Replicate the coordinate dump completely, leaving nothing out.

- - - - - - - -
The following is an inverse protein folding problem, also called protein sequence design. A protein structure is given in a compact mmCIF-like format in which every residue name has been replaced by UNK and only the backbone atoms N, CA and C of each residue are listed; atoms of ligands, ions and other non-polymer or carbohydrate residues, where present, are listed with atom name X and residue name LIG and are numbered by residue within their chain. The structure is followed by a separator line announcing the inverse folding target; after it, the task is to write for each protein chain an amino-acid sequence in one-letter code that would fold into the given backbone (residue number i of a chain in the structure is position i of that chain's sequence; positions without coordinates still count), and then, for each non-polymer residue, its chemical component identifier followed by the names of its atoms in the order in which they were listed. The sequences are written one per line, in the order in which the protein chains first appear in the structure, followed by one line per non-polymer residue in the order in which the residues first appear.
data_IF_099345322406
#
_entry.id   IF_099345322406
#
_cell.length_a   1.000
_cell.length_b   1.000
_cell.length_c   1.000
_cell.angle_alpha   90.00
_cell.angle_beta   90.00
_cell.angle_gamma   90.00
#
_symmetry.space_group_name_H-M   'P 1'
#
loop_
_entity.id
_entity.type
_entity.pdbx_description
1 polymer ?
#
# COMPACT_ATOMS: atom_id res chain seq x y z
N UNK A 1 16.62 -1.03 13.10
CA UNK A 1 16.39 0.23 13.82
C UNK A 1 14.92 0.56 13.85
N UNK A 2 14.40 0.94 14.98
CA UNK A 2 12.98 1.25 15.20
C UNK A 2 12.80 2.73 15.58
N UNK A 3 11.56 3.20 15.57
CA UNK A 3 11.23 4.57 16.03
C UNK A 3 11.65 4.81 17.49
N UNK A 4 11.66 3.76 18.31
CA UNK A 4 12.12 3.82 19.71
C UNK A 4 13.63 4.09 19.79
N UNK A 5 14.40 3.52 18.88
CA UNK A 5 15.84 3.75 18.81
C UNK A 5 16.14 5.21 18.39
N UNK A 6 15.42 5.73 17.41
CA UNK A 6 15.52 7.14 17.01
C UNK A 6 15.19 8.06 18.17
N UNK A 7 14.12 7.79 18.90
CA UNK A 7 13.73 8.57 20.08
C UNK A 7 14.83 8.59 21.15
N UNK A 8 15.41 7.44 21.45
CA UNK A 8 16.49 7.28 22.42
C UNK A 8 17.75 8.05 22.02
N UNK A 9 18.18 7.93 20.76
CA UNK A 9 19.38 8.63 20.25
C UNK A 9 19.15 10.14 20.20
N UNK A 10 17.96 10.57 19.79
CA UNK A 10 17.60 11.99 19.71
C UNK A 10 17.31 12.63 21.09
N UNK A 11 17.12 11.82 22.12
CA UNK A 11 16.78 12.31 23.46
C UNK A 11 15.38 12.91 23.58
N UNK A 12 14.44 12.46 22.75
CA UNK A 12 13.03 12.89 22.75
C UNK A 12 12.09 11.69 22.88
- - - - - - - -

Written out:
The following is an inverse protein folding problem, also called protein sequence design. A protein structure is given in a compact mmCIF-like format in which every residue name has been replaced by UNK and only the backbone atoms N, CA and C of each residue are listed; atoms of ligands, ions and other non-polymer or carbohydrate residues, where present, are listed with atom name X and residue name LIG and are numbered by residue within their chain. The structure is followed by a separator line announcing the inverse folding target; after it, the task is to write for each protein chain an amino-acid sequence in one-letter code that would fold into the given backbone (residue number i of a chain in the structure is position i of that chain's sequence; positions without coordinates still count), and then, for each non-polymer residue, its chemical component identifier followed by the names of its atoms in the order in which they were listed. The sequences are written one per line, in the order in which the protein chains first appear in the structure, followed by one line per non-polymer residue in the order in which the residues first appear.
data_IF_099345322406
#
_entry.id   IF_099345322406
#
_cell.length_a   1.000
_cell.length_b   1.000
_cell.length_c   1.000
_cell.angle_alpha   90.00
_cell.angle_beta   90.00
_cell.angle_gamma   90.00
#
_symmetry.space_group_name_H-M   'P 1'
#
loop_
_entity.id
_entity.type
_entity.pdbx_description
1 polymer ?
#
# COMPACT_ATOMS: atom_id res chain seq x y z
N UNK A 1 16.62 -1.03 13.10
CA UNK A 1 16.39 0.23 13.82
C UNK A 1 14.92 0.56 13.85
N UNK A 2 14.40 0.94 14.98
CA UNK A 2 12.98 1.25 15.20
C UNK A 2 12.80 2.73 15.58
N UNK A 3 11.56 3.20 15.57
CA UNK A 3 11.23 4.57 16.03
C UNK A 3 11.65 4.81 17.49
N UNK A 4 11.66 3.76 18.31
CA UNK A 4 12.12 3.82 19.71
C UNK A 4 13.63 4.09 19.79
N UNK A 5 14.40 3.52 18.88
CA UNK A 5 15.84 3.75 18.81
C UNK A 5 16.14 5.21 18.39
N UNK A 6 15.42 5.73 17.41
CA UNK A 6 15.52 7.14 17.01
C UNK A 6 15.19 8.06 18.17
N UNK A 7 14.12 7.79 18.90
CA UNK A 7 13.73 8.57 20.08
C UNK A 7 14.83 8.59 21.15
N UNK A 8 15.41 7.44 21.45
CA UNK A 8 16.49 7.28 22.42
C UNK A 8 17.75 8.05 22.02
N UNK A 9 18.18 7.93 20.76
CA UNK A 9 19.38 8.63 20.25
C UNK A 9 19.15 10.14 20.20
N UNK A 10 17.96 10.57 19.79
CA UNK A 10 17.60 11.99 19.71
C UNK A 10 17.31 12.63 21.09
N UNK A 11 17.12 11.82 22.12
CA UNK A 11 16.78 12.31 23.46
C UNK A 11 15.38 12.91 23.58
N UNK A 12 14.44 12.46 22.75
CA UNK A 12 13.03 12.89 22.75
C UNK A 12 12.09 11.69 22.88